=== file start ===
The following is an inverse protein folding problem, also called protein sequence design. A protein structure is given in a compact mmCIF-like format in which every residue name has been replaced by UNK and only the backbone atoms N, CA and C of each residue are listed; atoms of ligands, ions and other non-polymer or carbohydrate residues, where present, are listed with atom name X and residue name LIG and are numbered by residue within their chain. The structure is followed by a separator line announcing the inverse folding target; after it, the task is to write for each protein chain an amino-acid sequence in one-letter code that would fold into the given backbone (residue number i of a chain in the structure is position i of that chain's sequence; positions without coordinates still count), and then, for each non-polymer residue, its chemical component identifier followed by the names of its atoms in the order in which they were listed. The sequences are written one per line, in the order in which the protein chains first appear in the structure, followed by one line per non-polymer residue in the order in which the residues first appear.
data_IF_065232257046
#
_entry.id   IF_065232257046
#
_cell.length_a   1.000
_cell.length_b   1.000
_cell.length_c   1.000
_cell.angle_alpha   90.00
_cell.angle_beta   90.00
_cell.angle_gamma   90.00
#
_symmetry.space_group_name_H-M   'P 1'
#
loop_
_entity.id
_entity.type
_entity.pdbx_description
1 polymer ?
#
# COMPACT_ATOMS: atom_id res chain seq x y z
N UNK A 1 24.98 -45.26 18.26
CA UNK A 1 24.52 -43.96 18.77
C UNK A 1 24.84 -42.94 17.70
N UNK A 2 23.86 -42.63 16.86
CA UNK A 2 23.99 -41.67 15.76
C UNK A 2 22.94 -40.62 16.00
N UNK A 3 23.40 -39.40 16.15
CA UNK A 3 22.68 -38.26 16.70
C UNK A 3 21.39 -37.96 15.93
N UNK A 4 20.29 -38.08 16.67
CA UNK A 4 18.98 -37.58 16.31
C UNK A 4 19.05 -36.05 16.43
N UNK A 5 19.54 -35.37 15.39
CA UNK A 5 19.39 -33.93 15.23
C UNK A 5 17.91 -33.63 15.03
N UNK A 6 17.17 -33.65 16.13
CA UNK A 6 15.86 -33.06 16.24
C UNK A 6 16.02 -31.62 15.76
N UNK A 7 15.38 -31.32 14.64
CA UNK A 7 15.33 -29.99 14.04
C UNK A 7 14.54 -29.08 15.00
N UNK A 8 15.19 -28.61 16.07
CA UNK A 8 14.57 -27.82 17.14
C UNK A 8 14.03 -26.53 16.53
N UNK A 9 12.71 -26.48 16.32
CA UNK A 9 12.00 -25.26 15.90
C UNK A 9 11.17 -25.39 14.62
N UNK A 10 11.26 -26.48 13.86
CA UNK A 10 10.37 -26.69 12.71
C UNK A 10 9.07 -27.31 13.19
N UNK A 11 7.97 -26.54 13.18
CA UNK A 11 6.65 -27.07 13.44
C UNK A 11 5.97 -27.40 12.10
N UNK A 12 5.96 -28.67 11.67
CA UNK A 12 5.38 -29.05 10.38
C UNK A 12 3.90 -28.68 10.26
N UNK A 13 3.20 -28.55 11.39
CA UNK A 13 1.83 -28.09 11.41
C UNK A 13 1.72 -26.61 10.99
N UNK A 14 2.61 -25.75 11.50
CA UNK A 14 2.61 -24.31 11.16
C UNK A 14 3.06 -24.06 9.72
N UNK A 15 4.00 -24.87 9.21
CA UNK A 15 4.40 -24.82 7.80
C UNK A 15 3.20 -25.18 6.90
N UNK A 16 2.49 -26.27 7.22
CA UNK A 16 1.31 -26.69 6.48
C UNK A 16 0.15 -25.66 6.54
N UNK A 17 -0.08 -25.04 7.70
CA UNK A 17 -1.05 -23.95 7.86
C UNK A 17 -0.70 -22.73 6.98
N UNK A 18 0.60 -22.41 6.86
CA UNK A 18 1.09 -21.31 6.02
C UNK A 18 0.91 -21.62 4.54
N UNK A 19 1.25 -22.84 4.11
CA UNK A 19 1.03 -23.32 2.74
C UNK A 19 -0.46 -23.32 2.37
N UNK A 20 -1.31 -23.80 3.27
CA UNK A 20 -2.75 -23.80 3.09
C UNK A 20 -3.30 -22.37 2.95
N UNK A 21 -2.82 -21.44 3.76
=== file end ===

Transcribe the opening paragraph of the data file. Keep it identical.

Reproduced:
The following is an inverse protein folding problem, also called protein sequence design. A protein structure is given in a compact mmCIF-like format in which every residue name has been replaced by UNK and only the backbone atoms N, CA and C of each residue are listed; atoms of ligands, ions and other non-polymer or carbohydrate residues, where present, are listed with atom name X and residue name LIG and are numbered by residue within their chain. The structure is followed by a separator line announcing the inverse folding target; after it, the task is to write for each protein chain an amino-acid sequence in one-letter code that would fold into the given backbone (residue number i of a chain in the structure is position i of that chain's sequence; positions without coordinates still count), and then, for each non-polymer residue, its chemical component identifier followed by the names of its atoms in the order in which they were listed. The sequences are written one per line, in the order in which the protein chains first appear in the structure, followed by one line per non-polymer residue in the order in which the residues first appear.